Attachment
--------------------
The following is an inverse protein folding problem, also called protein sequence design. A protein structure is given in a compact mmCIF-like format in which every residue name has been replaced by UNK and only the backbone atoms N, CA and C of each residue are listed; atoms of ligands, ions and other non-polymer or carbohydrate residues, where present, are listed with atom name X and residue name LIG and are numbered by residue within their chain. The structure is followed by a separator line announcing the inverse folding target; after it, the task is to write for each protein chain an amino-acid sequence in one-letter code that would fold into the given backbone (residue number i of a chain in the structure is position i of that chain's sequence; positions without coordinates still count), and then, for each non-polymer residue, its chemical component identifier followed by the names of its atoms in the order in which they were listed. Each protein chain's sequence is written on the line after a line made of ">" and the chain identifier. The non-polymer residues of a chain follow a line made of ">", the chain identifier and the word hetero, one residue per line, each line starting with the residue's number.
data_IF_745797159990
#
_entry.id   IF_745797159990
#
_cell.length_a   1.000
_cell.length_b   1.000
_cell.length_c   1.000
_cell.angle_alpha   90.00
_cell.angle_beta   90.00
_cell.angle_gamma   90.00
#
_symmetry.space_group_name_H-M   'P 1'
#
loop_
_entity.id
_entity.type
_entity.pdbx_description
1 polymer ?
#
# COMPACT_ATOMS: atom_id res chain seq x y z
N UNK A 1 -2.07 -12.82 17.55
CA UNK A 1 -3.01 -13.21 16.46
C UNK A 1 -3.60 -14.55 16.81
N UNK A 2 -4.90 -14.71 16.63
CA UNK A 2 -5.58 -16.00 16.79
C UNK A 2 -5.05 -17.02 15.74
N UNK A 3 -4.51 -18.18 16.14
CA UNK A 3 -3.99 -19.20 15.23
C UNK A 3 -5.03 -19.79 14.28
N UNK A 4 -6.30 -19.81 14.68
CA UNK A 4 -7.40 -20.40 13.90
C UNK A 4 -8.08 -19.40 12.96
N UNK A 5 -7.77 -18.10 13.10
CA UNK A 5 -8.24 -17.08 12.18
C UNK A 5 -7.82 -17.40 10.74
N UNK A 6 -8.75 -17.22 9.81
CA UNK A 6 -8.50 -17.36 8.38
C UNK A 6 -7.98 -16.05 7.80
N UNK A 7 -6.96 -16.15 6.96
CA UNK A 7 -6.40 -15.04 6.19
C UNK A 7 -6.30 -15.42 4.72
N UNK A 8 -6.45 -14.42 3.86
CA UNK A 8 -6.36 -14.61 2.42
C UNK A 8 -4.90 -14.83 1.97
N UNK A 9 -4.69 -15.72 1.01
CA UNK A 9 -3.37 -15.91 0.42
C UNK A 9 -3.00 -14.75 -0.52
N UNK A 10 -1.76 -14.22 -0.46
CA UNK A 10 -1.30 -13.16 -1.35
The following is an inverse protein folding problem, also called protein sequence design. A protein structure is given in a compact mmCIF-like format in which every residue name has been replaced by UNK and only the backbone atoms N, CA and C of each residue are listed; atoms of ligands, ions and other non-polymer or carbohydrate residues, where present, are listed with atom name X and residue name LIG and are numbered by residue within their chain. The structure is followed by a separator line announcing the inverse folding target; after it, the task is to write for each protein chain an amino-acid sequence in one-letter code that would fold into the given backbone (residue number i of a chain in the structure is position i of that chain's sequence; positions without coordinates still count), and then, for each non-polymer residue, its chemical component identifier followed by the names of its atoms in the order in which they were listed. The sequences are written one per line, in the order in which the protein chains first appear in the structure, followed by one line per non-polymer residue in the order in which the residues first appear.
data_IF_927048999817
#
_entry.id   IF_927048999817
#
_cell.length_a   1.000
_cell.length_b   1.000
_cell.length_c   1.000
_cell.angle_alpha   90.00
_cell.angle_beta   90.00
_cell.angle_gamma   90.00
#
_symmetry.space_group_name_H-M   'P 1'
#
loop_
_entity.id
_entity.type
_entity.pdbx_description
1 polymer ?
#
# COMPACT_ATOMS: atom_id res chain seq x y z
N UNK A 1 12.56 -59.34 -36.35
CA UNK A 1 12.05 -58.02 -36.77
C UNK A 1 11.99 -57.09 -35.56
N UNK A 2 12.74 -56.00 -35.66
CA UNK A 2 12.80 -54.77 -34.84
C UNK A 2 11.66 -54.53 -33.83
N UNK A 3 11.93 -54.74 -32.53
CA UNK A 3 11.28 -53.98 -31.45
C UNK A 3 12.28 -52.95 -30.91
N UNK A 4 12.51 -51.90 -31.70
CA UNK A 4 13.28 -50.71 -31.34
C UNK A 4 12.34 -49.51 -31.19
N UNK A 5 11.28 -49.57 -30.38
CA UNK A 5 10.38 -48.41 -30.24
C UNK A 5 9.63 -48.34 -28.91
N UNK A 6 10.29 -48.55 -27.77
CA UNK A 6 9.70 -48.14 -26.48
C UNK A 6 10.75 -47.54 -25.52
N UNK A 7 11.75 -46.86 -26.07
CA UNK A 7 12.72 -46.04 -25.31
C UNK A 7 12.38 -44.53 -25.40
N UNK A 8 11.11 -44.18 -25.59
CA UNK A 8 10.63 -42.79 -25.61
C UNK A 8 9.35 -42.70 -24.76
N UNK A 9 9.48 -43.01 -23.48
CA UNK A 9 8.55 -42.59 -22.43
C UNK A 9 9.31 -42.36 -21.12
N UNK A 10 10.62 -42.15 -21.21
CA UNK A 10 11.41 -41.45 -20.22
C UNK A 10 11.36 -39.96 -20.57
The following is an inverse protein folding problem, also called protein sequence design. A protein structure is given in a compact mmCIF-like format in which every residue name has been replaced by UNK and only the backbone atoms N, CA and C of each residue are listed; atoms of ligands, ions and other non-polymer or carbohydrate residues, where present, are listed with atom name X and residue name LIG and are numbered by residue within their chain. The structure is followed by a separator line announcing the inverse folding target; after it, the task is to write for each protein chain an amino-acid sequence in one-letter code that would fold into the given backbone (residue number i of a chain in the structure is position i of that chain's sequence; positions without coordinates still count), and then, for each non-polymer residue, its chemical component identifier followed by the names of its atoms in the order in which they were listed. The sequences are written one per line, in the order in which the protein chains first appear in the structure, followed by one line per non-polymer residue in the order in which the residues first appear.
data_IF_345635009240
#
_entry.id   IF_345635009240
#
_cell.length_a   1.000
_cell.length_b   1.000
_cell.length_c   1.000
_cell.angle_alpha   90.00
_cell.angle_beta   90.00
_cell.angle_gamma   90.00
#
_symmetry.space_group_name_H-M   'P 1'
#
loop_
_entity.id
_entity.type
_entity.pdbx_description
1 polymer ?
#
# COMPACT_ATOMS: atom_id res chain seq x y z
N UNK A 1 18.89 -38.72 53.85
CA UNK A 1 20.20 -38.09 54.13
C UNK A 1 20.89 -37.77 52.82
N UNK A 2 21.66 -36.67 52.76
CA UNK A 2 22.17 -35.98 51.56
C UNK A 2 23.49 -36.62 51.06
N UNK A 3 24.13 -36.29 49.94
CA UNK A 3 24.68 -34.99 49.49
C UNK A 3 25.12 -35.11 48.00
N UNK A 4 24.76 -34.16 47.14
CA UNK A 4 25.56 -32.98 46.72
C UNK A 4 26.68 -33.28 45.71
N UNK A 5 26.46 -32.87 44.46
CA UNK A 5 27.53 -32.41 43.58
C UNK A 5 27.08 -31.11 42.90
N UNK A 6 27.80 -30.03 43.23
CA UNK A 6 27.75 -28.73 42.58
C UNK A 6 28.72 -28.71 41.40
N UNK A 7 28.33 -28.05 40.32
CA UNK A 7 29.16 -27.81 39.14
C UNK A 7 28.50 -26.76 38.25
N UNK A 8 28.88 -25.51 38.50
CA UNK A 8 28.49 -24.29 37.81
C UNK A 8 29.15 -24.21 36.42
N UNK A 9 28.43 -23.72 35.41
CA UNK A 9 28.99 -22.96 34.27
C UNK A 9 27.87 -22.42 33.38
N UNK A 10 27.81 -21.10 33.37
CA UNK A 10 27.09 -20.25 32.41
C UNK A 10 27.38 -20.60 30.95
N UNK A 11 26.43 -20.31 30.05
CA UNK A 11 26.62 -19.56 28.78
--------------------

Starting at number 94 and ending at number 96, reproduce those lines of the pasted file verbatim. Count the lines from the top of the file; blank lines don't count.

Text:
CA UNK A 8 10.63 -42.79 -25.61
C UNK A 8 9.35 -42.70 -24.76
N UNK A 9 9.48 -43.01 -23.48